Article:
What about a roundabout with grade separation? In the new orleans area, there is one where one road passes over the circular portion and the other passes under. Both roads can go straight and the circulating action still happens. Does this type exist anywhere else? What implications does this have for the cyclist.
Thesed are becoming the typical alternative to a clover leaf in Australia. There are two I can think of within the LM/Newcastle area. In one there is no special help for cyclists. In the other there are designated crossing locations and a grade seperated pathway for pedestrians and cyclists. he second example isn't a simple circle either - it is more peanut shaped.
 

freewaytincan

Cyburbian
Messages
125
Points
6
You know, the words "improperly" and "traffic circle" have combined, causing me to recall these images from Mr. Wonderful's site (with original comments):


Look how the City of Phoenix has spent your tax dollars. Isn't this a beautiful waste of metal?


Mr. Wonderful came upon this oddity while traveling the backroads of Northeast Phoenix, Arizona. As of early March 2001, this atrocity has apparently been dismantled and returned to the City of Phoenix equipment yard.

The City of Phoenix in another failed attempt at being "trendy". Idiots. I didn't know whether to laugh or cry when I saw it. I think I did both...
 

plankton

Cyburbian
Messages
751
Points
21
I drive through a two-lane traffic circle on my way to and from work each day and think it's great. After much prodding from the local city council, the highway dept. decided to install a "roundabout" instead of a traffic signal at this intersection and the thing works beautifully.

To avoid conflicts, the bike lane was routed away from the circle itself with a striped road crossing a few hundred feet away. Seems to be working well.

Wish I had a picture of it.....
 

freewaytincan

Cyburbian
Messages
125
Points
6
I should clarify. Traffic circles are fantastic, they really are. Got one in a business area surrounded by towers about half a mile east of here, and of course, Addison Circle. My example was just of how it is done wrong many times.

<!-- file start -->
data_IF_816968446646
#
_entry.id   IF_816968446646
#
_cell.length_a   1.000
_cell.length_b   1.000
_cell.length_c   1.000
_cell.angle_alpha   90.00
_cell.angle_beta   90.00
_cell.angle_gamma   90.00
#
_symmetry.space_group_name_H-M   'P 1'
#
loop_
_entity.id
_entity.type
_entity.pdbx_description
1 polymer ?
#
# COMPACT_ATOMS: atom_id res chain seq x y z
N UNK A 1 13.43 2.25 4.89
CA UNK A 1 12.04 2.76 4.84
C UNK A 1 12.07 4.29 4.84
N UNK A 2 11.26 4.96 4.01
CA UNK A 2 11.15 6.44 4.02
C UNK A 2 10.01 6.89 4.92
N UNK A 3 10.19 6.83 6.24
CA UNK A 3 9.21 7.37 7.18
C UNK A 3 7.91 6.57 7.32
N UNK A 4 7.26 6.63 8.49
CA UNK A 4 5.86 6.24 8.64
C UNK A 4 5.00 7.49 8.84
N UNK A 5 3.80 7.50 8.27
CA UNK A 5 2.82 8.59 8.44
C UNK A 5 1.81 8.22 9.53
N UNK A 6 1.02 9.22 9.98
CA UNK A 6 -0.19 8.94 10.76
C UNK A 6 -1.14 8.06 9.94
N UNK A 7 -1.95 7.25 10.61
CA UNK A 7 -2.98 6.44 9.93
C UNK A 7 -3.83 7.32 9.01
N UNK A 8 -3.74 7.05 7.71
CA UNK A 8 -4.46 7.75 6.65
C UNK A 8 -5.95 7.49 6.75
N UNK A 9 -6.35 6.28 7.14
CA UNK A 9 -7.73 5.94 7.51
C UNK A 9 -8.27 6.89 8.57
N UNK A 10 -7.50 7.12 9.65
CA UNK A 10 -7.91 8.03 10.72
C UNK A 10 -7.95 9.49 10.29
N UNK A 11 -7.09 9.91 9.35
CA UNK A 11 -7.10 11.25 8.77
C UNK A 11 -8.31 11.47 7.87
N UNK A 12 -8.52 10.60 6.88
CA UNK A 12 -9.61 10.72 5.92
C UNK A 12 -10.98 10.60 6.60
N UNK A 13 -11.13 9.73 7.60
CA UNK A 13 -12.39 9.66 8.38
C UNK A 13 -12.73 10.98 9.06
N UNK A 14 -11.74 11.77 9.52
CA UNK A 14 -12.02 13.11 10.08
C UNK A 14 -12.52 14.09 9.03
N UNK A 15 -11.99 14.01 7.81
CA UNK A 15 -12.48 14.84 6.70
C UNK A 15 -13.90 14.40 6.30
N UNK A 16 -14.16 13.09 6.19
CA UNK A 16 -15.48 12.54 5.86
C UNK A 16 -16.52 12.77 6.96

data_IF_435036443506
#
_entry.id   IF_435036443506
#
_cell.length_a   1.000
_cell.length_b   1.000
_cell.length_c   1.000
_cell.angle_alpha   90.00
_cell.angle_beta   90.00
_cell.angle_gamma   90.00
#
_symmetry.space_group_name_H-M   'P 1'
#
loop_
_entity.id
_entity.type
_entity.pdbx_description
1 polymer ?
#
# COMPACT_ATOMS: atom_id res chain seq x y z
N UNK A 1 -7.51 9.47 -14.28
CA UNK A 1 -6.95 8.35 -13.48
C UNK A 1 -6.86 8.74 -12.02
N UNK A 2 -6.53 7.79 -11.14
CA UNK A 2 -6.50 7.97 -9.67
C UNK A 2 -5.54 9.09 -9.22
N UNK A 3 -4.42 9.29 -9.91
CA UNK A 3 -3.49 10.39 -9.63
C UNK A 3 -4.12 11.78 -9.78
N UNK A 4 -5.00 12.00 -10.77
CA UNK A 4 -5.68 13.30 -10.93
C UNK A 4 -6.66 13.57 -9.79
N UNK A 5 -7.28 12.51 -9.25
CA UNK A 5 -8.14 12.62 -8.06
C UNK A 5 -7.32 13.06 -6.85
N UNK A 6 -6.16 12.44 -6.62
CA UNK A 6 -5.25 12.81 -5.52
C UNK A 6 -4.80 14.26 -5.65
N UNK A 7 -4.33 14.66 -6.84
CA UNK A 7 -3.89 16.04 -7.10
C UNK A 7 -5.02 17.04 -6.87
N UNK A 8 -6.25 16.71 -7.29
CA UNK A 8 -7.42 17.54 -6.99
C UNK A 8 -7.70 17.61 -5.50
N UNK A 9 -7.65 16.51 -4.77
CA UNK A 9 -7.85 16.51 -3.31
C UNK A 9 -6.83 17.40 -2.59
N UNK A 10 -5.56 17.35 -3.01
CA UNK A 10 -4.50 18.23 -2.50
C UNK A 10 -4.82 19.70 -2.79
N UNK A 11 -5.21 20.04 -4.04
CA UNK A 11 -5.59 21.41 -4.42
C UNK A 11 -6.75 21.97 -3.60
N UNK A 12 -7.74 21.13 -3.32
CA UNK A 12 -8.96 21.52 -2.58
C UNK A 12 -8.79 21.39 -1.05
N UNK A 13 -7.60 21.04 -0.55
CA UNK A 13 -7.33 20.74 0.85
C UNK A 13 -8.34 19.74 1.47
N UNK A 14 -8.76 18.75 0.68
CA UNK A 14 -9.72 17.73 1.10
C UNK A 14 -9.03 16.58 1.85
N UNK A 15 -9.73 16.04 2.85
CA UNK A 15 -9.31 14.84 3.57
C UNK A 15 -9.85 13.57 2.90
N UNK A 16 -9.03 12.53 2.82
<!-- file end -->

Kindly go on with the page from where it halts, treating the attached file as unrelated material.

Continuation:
LMJ

Member
Messages
16
Points
1
I live in Louisiana, and had never seen a roundabout in the state until I moved to my current location where I negotiate one twice a day. When I first arrived, I think the thing was still very new because drivers were treating it like a four-way stop. Fortunately I believe most drivers have finally caught on and I no longer feel fearful of ignorant drivers at each approach....
 
Messages
94
Points
4
here's another article about round-a-bouts!

Are roundabouts really safer?
Studies are unclear when it comes to pedestrians and bicyclists, who lie at the heart of the current debate.

By Lisa Rab

SARASOTA -- Sprinting across five lanes of traffic at Gulf Stream Avenue and U.S. 41 is a daily gamble for Sara Crowell, who jogs from Marina Jack to Lido Key most evenings around sunset.

"There's not a good time to cross -- ever," the 21-year-old New College student said. "I usually just kind of run across."

Crowell and other joggers, walkers and cyclists are at the heart of Sarasota's debate about whether to spend $19.5 million building three-lane roundabouts on U.S. 41 at Gulf Stream and Fruitville Road.
In addition to improving traffic flow, city engineers say the roundabouts -- small, slow-moving traffic circles -- will help achieve one of the city's major long-term goals: making the bayfront more pedestrian-friendly.

But engineering research is unclear about whether walkers, joggers and cyclists would benefit from multilane roundabouts.

Experts say roundabouts become more dangerous the more lanes they have, and some reports found that multilane circles can put bicyclists and visually impaired pedestrians at risk.
Per Garder, a University of Maine civil engineering professor who co-wrote a 2001 roundabouts study, believes the circles could work on U.S. 41. But he admits pedestrians might not benefit from the change.

"In my opinion, multilane roundabouts … would be as safe as a six-lane (highway) for pedestrians," Garder said. "It would not be an improvement for pedestrians."

In recent years, roundabouts have gained popularity among engineers, who praise their ability to reduce vehicle crashes while keeping traffic flowing smoothly. More than 200 have been constructed in the United States, according to a report by the independent federal U.S. Access Board.